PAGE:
However, the line between tech and business roles for those within security is blurring. More roles now require someone who is not only responsible for the technical implementation, maintenance and development of security systems and the reaction to any breaches that occur, but someone who is capable of analysing incidents, processes and procedures as well. These professionals need to act as a bridge between IT security and the business; to be a consultant that looks at the risks associated with different business projects and the effect they may have on security infrastructure.
These roles, such as information security officers, span more than just the IT departments. So, certain key skills and traits are required.
In terms of technical skills, this includes:
- An understanding of current and emerging IT and security technologies, security standards, threats and trends
- Knowledge of security, risk-management and assessment methodologies and standards (such as ISO 27000 series, NIST, OWASP, PCI DSS) and the application of them, often in large enterprise environments
- Professional certificates in IT and security from CISA or CISM, for example
Professional skills and competencies are also needed, including:
- Communication skills and the ability to work closely with those who are not from an IT background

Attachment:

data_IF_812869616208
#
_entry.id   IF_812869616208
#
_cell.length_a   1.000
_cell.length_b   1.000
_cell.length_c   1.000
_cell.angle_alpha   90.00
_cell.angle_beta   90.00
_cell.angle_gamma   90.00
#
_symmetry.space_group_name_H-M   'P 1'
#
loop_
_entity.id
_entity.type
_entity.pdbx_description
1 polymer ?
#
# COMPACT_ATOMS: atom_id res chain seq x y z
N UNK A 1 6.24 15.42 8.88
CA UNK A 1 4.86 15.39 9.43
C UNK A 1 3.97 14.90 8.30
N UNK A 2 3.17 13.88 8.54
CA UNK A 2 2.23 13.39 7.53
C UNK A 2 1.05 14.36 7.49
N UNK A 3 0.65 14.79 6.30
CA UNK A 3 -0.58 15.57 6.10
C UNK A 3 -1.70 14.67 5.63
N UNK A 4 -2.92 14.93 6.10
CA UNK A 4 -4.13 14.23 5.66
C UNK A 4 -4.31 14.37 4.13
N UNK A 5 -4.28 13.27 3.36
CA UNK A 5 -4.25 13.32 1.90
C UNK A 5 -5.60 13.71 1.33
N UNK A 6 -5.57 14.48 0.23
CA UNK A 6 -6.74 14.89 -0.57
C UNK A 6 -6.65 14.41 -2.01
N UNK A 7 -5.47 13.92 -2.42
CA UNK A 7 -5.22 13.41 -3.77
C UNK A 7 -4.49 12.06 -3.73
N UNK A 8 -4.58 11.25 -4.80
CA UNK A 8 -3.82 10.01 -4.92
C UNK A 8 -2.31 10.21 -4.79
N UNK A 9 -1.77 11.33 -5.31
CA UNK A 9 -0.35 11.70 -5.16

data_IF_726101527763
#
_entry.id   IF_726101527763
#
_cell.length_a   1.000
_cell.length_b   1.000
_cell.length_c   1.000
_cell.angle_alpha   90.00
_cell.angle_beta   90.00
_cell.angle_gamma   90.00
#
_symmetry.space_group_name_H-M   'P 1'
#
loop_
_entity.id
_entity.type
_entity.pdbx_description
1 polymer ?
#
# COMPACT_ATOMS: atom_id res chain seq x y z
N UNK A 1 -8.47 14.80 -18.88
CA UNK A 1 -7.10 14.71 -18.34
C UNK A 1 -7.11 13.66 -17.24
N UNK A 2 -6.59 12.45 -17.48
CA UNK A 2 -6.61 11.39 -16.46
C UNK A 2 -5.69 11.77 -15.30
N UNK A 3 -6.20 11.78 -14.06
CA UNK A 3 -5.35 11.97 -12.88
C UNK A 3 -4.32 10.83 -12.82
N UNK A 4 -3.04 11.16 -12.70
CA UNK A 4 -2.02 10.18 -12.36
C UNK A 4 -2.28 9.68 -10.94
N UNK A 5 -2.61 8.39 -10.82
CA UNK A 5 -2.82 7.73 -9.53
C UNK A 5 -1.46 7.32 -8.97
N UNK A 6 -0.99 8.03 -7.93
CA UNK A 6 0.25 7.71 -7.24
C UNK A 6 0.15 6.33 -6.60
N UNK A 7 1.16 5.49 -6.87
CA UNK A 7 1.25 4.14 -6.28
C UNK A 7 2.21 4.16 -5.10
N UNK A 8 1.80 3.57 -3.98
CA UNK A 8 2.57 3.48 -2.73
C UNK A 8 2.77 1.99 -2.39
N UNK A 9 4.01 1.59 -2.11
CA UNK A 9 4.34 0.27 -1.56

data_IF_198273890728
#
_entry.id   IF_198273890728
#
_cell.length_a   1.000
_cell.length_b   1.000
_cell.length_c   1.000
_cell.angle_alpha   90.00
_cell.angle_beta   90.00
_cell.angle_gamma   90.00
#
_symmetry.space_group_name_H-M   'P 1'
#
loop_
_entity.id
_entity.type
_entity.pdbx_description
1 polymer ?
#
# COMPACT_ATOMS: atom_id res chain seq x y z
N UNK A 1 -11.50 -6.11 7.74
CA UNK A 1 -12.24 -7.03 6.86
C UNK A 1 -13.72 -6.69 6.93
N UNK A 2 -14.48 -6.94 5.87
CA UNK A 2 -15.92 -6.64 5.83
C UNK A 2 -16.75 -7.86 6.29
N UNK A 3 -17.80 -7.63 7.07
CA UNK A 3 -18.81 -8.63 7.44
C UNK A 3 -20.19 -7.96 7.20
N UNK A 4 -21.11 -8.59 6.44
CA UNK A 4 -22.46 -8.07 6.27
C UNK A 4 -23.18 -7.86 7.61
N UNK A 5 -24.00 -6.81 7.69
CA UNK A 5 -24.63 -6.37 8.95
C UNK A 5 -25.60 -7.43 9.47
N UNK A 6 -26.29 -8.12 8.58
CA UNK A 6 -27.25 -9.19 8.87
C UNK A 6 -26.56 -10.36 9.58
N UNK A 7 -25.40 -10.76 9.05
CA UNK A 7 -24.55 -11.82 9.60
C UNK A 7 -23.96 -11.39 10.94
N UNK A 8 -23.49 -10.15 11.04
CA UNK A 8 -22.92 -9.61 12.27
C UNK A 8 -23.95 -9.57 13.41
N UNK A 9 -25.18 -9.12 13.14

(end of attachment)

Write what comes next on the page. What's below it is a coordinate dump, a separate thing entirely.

- Analytical capabilities
- The ability to work in complex matrix organisations that may transcend borders
- An attitude to learn quickly
These skills and competencies should be on the checklist of any potential employer when looking to hire a full-service cybersecurity role, and cybersecurity professionals should be looking to upskill in these areas where necessary.
What can cybersecurity professionals expect to work on?
Hays has been placing candidates in numerous functions related to cybersecurity – in technical positions across network security, GRC (governance, risk and compliance) and penetration testing roles, along with more analytical roles and chief information security officer positions – in both contract and permanent markets.
Sectors that have traditionally required high-level security systems, such as financial institutions, remain popular employers for cybersecurity professionals, as do specific cybersecurity businesses.
In addition to this, the surge in popularity of e-commerce sites and online retail since the Covid-19 pandemic ensued has opened up a greater number of opportunities in the global fast-moving consumer goods (FMCG) sector.
For example, Hays has been working with a FMCG client and their cybersecurity hub in Warsaw, creating more than 20 new jobs for cybersecurity specialists with niche areas of specialisation such as cloud security solution architects and roles specifically focused on the security of manufacturing processes. This hub has grown faster throughout the pandemic and it, like many other cybersecurity projects, shows little sign of slowing down in its need for quality cybersecurity personnel.
James Milligan is the global head of technology at Hays. A version of this article previously appeared on the Hays Viewpoint blog.